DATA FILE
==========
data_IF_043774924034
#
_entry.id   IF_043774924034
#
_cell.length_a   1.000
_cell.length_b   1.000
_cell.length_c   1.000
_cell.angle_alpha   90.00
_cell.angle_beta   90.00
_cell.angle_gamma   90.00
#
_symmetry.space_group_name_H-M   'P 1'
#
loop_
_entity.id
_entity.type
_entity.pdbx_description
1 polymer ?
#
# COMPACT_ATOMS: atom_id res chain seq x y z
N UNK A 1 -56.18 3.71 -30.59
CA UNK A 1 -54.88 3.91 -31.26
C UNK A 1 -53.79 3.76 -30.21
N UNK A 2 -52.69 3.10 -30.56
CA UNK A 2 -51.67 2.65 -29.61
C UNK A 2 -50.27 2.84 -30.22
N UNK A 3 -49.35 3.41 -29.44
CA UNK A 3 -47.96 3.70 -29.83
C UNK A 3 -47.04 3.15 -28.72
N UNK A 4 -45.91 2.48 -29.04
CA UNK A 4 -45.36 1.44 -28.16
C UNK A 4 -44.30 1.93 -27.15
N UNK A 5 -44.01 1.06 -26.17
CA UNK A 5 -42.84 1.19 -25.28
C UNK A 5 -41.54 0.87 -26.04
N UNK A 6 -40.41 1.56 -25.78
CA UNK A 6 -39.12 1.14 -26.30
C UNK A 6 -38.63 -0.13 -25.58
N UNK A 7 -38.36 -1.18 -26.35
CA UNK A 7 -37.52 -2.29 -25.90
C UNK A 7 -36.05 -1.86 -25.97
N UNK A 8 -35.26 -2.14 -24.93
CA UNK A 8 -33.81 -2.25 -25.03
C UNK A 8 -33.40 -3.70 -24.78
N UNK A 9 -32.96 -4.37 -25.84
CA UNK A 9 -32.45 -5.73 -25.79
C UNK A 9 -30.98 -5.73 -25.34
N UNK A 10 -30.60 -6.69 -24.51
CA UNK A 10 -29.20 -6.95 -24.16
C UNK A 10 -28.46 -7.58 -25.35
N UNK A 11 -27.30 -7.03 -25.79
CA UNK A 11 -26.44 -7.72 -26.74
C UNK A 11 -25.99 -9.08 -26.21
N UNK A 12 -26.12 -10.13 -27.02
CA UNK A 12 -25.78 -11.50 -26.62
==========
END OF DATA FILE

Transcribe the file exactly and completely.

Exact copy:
data_IF_043774924034
#
_entry.id   IF_043774924034
#
_cell.length_a   1.000
_cell.length_b   1.000
_cell.length_c   1.000
_cell.angle_alpha   90.00
_cell.angle_beta   90.00
_cell.angle_gamma   90.00
#
_symmetry.space_group_name_H-M   'P 1'
#
loop_
_entity.id
_entity.type
_entity.pdbx_description
1 polymer ?
#
# COMPACT_ATOMS: atom_id res chain seq x y z
N UNK A 1 -56.18 3.71 -30.59
CA UNK A 1 -54.88 3.91 -31.26
C UNK A 1 -53.79 3.76 -30.21
N UNK A 2 -52.69 3.10 -30.56
CA UNK A 2 -51.67 2.65 -29.61
C UNK A 2 -50.27 2.84 -30.22
N UNK A 3 -49.35 3.41 -29.44
CA UNK A 3 -47.96 3.70 -29.83
C UNK A 3 -47.04 3.15 -28.72
N UNK A 4 -45.91 2.48 -29.04
CA UNK A 4 -45.36 1.44 -28.16
C UNK A 4 -44.30 1.93 -27.15
N UNK A 5 -44.01 1.06 -26.17
CA UNK A 5 -42.84 1.19 -25.28
C UNK A 5 -41.54 0.87 -26.04
N UNK A 6 -40.41 1.56 -25.78
CA UNK A 6 -39.12 1.14 -26.30
C UNK A 6 -38.63 -0.13 -25.58
N UNK A 7 -38.36 -1.18 -26.35
CA UNK A 7 -37.52 -2.29 -25.90
C UNK A 7 -36.05 -1.86 -25.97
N UNK A 8 -35.26 -2.14 -24.93
CA UNK A 8 -33.81 -2.25 -25.03
C UNK A 8 -33.40 -3.70 -24.78
N UNK A 9 -32.96 -4.37 -25.84
CA UNK A 9 -32.45 -5.73 -25.79
C UNK A 9 -30.98 -5.73 -25.34
N UNK A 10 -30.60 -6.69 -24.51
CA UNK A 10 -29.20 -6.95 -24.16
C UNK A 10 -28.46 -7.58 -25.35
N UNK A 11 -27.30 -7.03 -25.79
CA UNK A 11 -26.44 -7.72 -26.74
C UNK A 11 -25.99 -9.08 -26.21
N UNK A 12 -26.12 -10.13 -27.02
CA UNK A 12 -25.78 -11.50 -26.62